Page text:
9. Irrigation....In Florida I have seen sprinklers set up on metal roofs. The evaporation significantly cools the building. Where water is scarce, gutters and pumps can be used to catch the runoff.....The makes a circular system something to consider with well water or rain barrels.
     
    lothiandon1940 and Texas Webb like this.
  11. I have a 30x40x12 metal building and I too am sweating my nads off, saving up for closed cell spray foam which is like $4k, best price I can find here on the MS Gulf Coast, avg metal temp on my building is 120 degrees during the sunny day, come on fall! temproof.jpg
     
    kidcampbell71 likes this.
  12. Oldb
    Joined: Apr 25, 2010
    Posts: 166

    Oldb
    Member

    X4 on the spray foam. My last shop funds were tight so spray foam was out. I set up scaffolding and furred the whole building in. Drilled holes into the purlins and bolted the wood in. Used R-19 and then stapled a very heavy moisture barrier. Made a big difference.

    B
     
    kidcampbell71 and patterg2003 like this.
  13. the oil soup
    Joined: May 19, 2013
    Posts: 159

    the oil soup
    Member
    from Tucson,AZ

    I tried a bubble foil product similar to the one you show and the heat burst the bubbles and rendered it useless in a very short time. (Tucson)
     
  14. '51 Norm
    Joined: Dec 6, 2010
    Posts: 689

    '51 Norm
    Member
    from colorado

    Another vote for spray foam, expensive but worth it.
     
    kidcampbell71 likes this.
  15. CarQuestions
    Joined: May 24, 2015
    Posts: 85

    CarQuestions

    Wow...I came to the right place for answers...I make a post and then check it the very next day and lots of good and helpful answers. THANKS!!!
     
    lothiandon1940 likes this.
  16. 70% alcohol has ruined many a paint job prep. The remainder of that 30% is water and oil (rubbing alcohol).
     
  17. ekimneirbo
    Joined: Apr 29, 2017
    Posts: 986

    ekimneirbo
    Member
    from Brooks Ky

    You can buy the cans of spray foam with the needed hose and nozzle for about $600 per tank on ebay. Very simple to use and doesn't take long. I sprayed a thin layer on walls in a paint booth like building to create an air tight membrane kinda thing and then put 6" fiberglass insulation in place and drywalled over that. Best is full foam, but thats really expensive. In the ceiling I just placed fiberglass on top of the drywall. They also make an insulation board (4x8) that I have seen used and looks real nice. Might spray some foam on a flat wall and then stick the insulation board to it. That way the foam acts like glue and holds it in place while also insulating and creating an air tight membrane.

    IMG_1012.JPG IMG_1013.JPG IMG_1010.JPG
     
    mcsfabrication and kidcampbell71 like this.
  18. Roothawg
    Joined: Mar 14, 2001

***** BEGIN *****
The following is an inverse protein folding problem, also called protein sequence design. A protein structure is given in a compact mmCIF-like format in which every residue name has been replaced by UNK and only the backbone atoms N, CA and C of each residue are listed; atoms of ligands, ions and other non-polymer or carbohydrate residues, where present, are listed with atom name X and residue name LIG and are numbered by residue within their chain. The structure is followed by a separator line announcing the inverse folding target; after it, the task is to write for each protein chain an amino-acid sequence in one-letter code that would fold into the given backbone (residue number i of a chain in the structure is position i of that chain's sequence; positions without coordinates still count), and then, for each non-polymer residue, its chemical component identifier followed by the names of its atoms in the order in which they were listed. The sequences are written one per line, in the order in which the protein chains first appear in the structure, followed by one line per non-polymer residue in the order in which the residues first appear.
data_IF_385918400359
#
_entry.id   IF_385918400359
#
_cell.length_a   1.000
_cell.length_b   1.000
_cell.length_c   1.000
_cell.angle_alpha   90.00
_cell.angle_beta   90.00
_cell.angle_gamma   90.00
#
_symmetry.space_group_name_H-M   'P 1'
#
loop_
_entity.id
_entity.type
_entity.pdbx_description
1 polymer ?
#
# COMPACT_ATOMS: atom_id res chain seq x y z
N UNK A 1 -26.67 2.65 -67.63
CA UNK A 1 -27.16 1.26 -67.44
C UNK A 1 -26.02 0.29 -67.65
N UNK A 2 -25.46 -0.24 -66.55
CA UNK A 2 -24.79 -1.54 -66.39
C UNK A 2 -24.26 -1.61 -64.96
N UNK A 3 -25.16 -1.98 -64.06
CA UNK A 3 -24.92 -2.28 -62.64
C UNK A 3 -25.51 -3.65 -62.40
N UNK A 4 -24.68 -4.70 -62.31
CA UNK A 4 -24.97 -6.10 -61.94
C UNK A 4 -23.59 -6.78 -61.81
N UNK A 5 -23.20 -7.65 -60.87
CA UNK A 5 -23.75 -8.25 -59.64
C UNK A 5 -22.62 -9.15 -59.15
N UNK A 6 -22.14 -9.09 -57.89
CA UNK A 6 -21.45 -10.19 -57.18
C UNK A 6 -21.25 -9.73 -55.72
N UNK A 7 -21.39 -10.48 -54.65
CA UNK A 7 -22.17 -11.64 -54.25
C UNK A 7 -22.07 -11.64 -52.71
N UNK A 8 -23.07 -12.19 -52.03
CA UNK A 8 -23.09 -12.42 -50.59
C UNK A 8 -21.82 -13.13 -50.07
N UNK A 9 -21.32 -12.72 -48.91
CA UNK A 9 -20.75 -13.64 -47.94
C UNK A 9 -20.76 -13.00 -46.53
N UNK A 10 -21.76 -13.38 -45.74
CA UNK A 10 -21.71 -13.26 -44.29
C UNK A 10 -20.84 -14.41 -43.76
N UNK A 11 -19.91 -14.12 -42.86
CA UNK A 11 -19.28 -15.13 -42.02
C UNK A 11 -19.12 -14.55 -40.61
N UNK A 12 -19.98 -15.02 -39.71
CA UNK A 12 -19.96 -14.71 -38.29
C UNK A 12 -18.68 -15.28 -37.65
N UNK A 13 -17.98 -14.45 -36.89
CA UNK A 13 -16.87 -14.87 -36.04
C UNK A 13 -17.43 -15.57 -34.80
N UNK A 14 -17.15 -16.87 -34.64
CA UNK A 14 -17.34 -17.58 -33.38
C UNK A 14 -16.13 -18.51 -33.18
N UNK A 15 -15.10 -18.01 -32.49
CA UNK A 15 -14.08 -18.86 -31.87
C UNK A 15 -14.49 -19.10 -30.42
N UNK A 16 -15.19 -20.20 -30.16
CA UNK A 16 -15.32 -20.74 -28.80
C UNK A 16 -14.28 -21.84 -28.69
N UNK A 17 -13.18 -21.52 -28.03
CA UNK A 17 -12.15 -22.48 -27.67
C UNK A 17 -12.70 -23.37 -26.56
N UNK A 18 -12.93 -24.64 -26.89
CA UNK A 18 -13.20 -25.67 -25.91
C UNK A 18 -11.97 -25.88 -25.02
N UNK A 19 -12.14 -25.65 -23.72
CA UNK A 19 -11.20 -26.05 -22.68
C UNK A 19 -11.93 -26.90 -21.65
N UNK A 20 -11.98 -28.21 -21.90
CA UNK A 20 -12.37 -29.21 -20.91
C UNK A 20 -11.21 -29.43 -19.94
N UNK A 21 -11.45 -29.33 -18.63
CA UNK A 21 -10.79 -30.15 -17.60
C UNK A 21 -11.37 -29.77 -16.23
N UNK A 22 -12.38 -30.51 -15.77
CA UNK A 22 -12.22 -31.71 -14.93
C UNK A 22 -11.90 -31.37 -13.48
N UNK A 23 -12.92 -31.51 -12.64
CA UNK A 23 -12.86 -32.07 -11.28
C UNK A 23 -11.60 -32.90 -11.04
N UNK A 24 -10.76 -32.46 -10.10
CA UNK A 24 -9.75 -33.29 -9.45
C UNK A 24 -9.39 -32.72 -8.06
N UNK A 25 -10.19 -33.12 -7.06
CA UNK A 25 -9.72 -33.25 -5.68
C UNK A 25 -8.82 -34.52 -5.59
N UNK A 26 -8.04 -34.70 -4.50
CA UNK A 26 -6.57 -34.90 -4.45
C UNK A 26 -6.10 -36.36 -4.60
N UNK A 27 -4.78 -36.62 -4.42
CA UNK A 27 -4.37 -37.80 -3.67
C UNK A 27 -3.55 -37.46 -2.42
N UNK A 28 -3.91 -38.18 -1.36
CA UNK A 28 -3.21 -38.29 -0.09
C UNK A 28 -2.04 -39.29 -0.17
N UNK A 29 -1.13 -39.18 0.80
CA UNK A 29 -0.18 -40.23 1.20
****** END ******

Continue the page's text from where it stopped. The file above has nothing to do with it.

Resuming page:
Posts: 19,501

    Roothawg
    Member

    Be careful with spray foam and a steel building. We have recently legalized medical Mary J around here and the grow houses are going up like crazy. What they have experienced (this is coming from a guy that installs spray foam for a living) is it rains inside the building if not done correctly. In the winter, if you add heat mixed with the conductivity of the steel and it rains buckets. I rethought the spray foam, just figured it would be my luck that I would end up with that problem.
     
    clem and little red 50 like this.
  19. Not that I know anything about growing marijuana ... :) ... but the conditions for the humidity, are high volumes of water to root ball ... and a respirating plant from its leaves, under a high heat load ... from high pressure sodium lighting. Man made sun light.

    Think of your shower environment, with the door closed, and no fan.

    The water in the root ball mass, eventually forces it's way into the atmosphere of the building, thru its leaves. Positive actions, equal positive reactions.

    So in closing, without conditions of high humidity being met, in a dry building, during temperature variances ... you'll experience nothing that a grow house would.

    The only thing that would change that, would be if you cook or shower in the metal building. Your home has the attic vented usually, to prevent holding moisture, from said showers and cooking, under the deck surface, and preventing rot. ( See those idiots with trash bags on their roof turbines in the winter ? Don't buy their homes ... there's rot in there. Replace decking all the time with those clowns. )

    If any water conditions, such as above, install some venting in your building, a bad ass AC unit, or a nice dehumidifier.

    Some AC units can have a provision for a dehumidifier attachment. AC doesn't usually function during winter conditions. The only reason to install a dehumidifier, would be during cold conditions. Otherwise, during warmer months, the AC unit itself is already a natural dehumidifier.

    Just adding to the knowledge. No disrespect meant.